If the name Louie Bellson is a familiar one, then you'll immediately understand what a loss not just the jazz world but the entire world of music is feeling today with news of the legendary drummer's death this past weekend in Los Angeles at age 84 from complications of Parkinson's disease following a broken hip suffered back in November.
While his career dated all the way back to before World War II, Bellson was still active right up until the time of his injury. Just last year, he released his final recording, Louie & Clark Expedition 2, made with trumpeter Clark Terry, and in October he'd gone back to his hometown of Rock Falls Illinois to perform with the Northern Illinois University Jazz Ensemble.
It was in Illinois in the early 1940s that high school senior Bellson (real name Luigi Ballasoni) beat out over 40,000 young hopefuls from across the U.S. to win the National Gene Krupa Contest, named after the then king of Swing Era drummers. Part of what pushed Bellson to the top so quickly was that, in addition to his spectacular talents, he was also an innovator. When he was just 15, Bellson began experimenting with a daring setup that included two bass drums--which is where those not familiar with Louie Bellson's name might begin to understand his place in music history. His visionary approach to his craft has echoed down through multiple generations of percussionists, and not just in jazz, either; his influence on rock could be heard through the work of such notable drummers as the Who's Keith Moon, Cream's Ginger Baker, and the Jimi Hendrix Experience's Mitch Mitchell, to name but a few.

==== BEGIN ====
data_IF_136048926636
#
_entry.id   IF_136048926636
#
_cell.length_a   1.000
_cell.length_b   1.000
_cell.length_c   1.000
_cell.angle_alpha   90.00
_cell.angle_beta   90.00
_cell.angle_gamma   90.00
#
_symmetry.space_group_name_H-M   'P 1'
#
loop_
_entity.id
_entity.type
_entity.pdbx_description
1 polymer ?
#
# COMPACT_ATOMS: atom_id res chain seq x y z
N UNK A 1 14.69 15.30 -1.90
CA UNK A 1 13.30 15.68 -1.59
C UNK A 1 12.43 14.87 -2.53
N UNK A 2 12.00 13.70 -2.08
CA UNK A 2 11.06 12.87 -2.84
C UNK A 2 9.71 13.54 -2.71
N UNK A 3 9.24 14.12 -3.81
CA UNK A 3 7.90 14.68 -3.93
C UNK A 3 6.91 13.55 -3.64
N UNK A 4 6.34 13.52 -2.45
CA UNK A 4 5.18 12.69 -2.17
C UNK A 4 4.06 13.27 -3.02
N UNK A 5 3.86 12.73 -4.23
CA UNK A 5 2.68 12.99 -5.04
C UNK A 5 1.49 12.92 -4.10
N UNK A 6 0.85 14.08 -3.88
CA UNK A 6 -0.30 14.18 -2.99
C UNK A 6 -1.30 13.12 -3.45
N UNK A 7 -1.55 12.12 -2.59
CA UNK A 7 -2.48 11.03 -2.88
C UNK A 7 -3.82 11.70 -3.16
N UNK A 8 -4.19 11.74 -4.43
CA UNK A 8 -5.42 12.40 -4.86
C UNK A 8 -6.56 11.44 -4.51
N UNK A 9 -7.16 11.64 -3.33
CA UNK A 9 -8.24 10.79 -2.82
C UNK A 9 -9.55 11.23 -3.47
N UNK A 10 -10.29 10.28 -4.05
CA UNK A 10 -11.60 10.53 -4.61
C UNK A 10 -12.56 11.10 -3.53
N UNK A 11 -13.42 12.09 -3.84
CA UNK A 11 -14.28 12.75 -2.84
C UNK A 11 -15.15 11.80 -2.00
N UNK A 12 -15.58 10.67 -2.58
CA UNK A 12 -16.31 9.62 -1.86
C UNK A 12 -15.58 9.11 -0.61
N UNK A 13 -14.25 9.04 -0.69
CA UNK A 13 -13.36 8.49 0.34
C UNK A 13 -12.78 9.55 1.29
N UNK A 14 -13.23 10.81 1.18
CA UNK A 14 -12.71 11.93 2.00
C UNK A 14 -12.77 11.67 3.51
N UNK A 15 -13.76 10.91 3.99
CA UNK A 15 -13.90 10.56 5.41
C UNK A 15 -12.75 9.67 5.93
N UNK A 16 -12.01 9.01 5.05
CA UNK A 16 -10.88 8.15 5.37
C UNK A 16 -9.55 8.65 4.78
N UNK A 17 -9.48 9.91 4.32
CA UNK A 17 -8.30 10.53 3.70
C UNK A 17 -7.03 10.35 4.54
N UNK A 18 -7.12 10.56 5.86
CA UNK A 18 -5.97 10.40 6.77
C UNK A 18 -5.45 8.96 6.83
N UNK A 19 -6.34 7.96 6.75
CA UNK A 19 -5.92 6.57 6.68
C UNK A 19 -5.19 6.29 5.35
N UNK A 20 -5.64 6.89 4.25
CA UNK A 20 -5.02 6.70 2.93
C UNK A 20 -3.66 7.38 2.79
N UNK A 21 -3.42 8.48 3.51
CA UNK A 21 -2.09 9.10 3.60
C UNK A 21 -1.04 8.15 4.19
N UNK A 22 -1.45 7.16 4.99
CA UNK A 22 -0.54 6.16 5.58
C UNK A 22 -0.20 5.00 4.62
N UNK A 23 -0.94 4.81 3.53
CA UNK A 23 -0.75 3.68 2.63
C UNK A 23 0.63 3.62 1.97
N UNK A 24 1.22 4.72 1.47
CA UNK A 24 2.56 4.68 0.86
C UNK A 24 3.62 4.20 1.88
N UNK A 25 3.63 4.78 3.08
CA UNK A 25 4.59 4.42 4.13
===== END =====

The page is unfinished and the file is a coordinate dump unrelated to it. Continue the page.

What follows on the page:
How good was Louie Bellson? Duke Ellington, whose formidable orchestra Bellson propelled during the 1950s, called him simply "the world's greatest drummer." Considering the source, that was pretty high praise--and once that Bellson continued to earn throughout his remarkable life and career, which from the mid-'50s until her death in 1990 was spent as musical director for his wife, singer Pearl Bailey. Like the proverbial Energizer Bunny, though, Bellson just kept going and going, through thousands of concerts and countless recordings: As he quipped on his 80th birthday in 2005: "I'm not that old; I'm 40 in one leg, and 40 in the other leg."
Here are a few clips of Louie Bellson in action, first starring with the Ellington band in 1950 on his own composition "The Hawk Talks," and then from the '08 show back home in Illinois: